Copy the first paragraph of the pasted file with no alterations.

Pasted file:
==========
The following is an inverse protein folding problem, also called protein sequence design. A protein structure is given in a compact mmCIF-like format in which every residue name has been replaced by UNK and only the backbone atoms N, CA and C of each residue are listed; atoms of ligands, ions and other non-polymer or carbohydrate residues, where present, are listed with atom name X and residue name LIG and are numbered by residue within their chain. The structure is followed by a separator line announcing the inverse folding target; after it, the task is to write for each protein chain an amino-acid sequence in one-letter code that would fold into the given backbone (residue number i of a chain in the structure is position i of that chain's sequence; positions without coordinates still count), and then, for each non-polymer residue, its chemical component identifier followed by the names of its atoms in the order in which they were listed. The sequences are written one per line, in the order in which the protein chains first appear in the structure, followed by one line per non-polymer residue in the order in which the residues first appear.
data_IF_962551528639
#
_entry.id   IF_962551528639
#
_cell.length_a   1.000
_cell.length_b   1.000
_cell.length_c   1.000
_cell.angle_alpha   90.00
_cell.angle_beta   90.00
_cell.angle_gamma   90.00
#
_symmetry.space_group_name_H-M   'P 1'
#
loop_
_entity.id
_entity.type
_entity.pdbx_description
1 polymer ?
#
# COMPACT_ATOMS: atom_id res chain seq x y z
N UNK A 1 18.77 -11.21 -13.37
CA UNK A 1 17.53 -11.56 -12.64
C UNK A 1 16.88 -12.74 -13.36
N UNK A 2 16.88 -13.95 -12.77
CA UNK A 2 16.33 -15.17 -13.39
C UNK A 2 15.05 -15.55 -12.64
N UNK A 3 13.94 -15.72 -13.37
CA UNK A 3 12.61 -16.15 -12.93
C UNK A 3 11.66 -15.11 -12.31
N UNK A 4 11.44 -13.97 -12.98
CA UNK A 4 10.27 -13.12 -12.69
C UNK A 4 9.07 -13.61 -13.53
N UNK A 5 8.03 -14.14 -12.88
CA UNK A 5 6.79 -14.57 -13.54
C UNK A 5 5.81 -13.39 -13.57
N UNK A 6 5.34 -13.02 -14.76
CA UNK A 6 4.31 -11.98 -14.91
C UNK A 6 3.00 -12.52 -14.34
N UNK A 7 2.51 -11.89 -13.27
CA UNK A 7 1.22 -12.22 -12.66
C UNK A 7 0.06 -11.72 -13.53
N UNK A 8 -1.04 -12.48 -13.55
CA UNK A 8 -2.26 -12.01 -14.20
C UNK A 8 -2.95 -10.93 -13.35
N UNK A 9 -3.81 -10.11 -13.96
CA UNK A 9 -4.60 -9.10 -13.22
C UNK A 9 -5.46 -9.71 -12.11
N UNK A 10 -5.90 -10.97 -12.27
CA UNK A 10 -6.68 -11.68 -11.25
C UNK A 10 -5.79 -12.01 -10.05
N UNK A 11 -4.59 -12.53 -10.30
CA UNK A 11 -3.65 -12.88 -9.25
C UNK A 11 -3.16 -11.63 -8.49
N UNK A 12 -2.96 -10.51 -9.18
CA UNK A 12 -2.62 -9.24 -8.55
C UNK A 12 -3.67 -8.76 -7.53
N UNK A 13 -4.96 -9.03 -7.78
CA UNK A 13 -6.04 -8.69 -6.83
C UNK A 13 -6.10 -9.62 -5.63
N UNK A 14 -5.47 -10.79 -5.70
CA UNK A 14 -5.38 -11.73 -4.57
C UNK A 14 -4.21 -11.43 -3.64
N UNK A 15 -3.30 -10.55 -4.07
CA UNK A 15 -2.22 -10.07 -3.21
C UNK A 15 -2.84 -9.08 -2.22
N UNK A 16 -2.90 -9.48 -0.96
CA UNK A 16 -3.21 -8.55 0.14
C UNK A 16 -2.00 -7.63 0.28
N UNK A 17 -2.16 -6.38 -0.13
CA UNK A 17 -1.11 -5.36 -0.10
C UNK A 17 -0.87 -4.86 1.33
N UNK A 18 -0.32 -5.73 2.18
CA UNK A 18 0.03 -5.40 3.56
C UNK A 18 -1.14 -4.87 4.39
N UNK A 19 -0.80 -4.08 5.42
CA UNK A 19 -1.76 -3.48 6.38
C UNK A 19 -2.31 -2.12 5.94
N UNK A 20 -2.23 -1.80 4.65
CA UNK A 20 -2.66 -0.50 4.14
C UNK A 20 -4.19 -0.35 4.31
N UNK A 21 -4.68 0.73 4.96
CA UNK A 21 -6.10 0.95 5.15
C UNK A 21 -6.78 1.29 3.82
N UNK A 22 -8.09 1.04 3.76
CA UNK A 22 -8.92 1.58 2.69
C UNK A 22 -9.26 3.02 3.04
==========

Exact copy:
The following is an inverse protein folding problem, also called protein sequence design. A protein structure is given in a compact mmCIF-like format in which every residue name has been replaced by UNK and only the backbone atoms N, CA and C of each residue are listed; atoms of ligands, ions and other non-polymer or carbohydrate residues, where present, are listed with atom name X and residue name LIG and are numbered by residue within their chain. The structure is followed by a separator line announcing the inverse folding target; after it, the task is to write for each protein chain an amino-acid sequence in one-letter code that would fold into the given backbone (residue number i of a chain in the structure is position i of that chain's sequence; positions without coordinates still count), and then, for each non-polymer residue, its chemical component identifier followed by the names of its atoms in the order in which they were listed. The sequences are written one per line, in the order in which the protein chains first appear in the structure, followed by one line per non-polymer residue in the order in which the residues first appear.